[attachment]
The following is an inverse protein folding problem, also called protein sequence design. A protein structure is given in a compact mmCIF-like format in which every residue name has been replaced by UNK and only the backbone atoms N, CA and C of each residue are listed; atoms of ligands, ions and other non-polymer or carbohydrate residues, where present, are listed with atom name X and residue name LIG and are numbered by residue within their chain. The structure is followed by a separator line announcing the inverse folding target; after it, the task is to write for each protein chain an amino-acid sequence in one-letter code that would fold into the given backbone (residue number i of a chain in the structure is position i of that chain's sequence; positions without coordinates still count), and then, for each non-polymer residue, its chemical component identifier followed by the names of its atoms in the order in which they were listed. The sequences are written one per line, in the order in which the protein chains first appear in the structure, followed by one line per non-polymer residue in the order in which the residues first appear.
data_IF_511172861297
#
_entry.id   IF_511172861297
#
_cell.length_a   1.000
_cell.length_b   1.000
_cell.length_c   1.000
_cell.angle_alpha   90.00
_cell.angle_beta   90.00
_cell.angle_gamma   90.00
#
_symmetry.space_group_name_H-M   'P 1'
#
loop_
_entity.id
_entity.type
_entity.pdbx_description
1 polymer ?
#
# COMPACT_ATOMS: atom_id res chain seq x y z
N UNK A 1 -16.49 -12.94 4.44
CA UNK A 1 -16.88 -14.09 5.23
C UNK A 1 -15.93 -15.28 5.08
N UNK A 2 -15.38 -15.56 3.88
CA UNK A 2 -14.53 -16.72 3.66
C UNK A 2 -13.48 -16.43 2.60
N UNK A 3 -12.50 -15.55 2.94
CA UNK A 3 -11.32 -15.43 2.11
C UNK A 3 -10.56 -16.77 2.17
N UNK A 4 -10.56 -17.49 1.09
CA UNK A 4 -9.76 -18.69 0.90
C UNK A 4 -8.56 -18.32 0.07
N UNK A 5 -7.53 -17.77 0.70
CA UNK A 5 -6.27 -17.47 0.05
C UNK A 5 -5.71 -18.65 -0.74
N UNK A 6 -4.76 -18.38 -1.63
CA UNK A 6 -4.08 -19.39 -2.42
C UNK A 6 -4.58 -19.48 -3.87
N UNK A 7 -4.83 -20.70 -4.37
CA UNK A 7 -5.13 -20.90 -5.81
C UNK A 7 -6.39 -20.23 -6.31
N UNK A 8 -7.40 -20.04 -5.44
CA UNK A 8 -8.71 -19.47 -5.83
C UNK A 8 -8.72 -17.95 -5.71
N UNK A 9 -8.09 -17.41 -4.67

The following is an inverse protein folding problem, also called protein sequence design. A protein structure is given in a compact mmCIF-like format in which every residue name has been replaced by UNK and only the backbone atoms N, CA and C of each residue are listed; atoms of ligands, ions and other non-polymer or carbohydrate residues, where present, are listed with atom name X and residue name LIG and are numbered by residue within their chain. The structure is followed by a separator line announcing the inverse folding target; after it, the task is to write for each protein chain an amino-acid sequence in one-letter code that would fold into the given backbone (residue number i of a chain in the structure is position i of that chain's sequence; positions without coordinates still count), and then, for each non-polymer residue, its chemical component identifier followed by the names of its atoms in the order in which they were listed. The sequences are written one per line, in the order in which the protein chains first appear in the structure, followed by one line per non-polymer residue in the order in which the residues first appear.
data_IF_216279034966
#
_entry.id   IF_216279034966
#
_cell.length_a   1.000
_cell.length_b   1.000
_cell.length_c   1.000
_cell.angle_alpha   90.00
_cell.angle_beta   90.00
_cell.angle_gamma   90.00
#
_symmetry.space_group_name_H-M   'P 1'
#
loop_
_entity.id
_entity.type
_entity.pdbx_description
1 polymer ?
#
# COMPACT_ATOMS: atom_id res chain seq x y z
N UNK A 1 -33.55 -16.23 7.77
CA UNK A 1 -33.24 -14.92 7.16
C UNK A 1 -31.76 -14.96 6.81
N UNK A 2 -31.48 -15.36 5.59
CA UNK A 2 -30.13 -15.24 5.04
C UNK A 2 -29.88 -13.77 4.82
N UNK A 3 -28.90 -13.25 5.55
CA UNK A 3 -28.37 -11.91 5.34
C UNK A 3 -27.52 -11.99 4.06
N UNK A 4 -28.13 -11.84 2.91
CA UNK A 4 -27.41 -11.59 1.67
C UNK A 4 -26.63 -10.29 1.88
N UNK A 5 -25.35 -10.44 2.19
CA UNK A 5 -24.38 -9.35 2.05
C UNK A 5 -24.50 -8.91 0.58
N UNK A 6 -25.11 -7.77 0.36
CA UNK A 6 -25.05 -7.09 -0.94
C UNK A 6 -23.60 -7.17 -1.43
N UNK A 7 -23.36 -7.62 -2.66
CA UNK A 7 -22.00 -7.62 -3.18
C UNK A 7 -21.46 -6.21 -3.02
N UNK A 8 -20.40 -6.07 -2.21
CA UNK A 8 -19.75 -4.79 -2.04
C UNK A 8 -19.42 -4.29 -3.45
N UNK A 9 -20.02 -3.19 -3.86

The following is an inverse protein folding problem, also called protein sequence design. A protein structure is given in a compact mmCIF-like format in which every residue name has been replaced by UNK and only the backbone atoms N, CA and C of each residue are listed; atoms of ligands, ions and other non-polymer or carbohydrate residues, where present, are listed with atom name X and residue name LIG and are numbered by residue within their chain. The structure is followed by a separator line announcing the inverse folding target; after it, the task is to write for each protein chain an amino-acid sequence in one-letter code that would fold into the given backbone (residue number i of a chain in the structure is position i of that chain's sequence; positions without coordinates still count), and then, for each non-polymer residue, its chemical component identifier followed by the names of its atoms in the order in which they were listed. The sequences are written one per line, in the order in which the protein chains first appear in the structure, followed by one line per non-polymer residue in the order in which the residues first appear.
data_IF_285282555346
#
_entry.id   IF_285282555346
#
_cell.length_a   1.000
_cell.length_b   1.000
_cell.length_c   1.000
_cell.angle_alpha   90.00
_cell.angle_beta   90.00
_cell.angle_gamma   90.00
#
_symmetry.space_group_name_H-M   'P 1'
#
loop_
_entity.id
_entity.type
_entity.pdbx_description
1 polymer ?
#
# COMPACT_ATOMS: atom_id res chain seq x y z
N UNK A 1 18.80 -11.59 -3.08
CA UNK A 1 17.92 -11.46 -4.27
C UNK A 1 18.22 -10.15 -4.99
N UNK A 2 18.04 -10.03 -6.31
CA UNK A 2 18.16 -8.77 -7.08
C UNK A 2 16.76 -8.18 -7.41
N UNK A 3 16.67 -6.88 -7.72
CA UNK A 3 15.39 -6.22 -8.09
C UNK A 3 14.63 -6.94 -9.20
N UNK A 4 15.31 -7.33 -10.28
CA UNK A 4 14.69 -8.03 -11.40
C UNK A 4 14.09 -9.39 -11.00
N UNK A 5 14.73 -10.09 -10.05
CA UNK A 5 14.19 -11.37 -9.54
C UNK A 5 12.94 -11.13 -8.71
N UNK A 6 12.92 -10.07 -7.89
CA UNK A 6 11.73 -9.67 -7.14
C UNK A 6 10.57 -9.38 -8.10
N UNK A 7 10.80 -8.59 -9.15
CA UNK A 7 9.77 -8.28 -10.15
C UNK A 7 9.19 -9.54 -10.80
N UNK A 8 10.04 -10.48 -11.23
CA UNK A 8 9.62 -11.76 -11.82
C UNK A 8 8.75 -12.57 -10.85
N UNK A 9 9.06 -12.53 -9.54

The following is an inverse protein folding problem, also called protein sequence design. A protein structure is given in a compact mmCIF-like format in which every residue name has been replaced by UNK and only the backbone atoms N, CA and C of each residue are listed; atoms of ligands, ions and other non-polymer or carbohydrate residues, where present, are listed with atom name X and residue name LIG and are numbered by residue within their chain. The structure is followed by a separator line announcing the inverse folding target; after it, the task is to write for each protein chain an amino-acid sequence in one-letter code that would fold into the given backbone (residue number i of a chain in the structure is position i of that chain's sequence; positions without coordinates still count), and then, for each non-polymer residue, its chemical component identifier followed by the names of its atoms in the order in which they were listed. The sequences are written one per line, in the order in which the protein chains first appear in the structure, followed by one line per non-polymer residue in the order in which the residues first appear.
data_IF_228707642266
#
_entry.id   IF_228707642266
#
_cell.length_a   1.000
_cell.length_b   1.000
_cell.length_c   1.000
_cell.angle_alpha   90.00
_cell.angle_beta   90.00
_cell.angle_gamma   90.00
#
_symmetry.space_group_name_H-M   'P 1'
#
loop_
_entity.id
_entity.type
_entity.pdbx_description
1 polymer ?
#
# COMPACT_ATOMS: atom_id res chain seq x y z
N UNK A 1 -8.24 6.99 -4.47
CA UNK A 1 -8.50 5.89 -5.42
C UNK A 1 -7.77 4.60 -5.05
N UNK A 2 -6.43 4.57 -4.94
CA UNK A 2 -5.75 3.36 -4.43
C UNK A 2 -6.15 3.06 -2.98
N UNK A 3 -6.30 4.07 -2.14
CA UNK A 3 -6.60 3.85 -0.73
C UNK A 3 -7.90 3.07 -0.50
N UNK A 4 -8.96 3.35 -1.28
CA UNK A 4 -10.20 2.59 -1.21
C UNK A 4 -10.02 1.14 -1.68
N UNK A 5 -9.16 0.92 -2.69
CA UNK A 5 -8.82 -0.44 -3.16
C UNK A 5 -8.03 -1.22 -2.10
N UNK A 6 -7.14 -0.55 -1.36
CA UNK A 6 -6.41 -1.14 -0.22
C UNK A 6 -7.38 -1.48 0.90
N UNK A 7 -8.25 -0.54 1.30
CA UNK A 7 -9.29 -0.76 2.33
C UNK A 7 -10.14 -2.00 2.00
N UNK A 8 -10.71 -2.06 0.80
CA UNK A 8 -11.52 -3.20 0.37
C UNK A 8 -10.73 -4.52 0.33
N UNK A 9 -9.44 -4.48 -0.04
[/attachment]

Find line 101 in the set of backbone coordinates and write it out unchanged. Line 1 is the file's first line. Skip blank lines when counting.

_cell.angle_alpha   90.00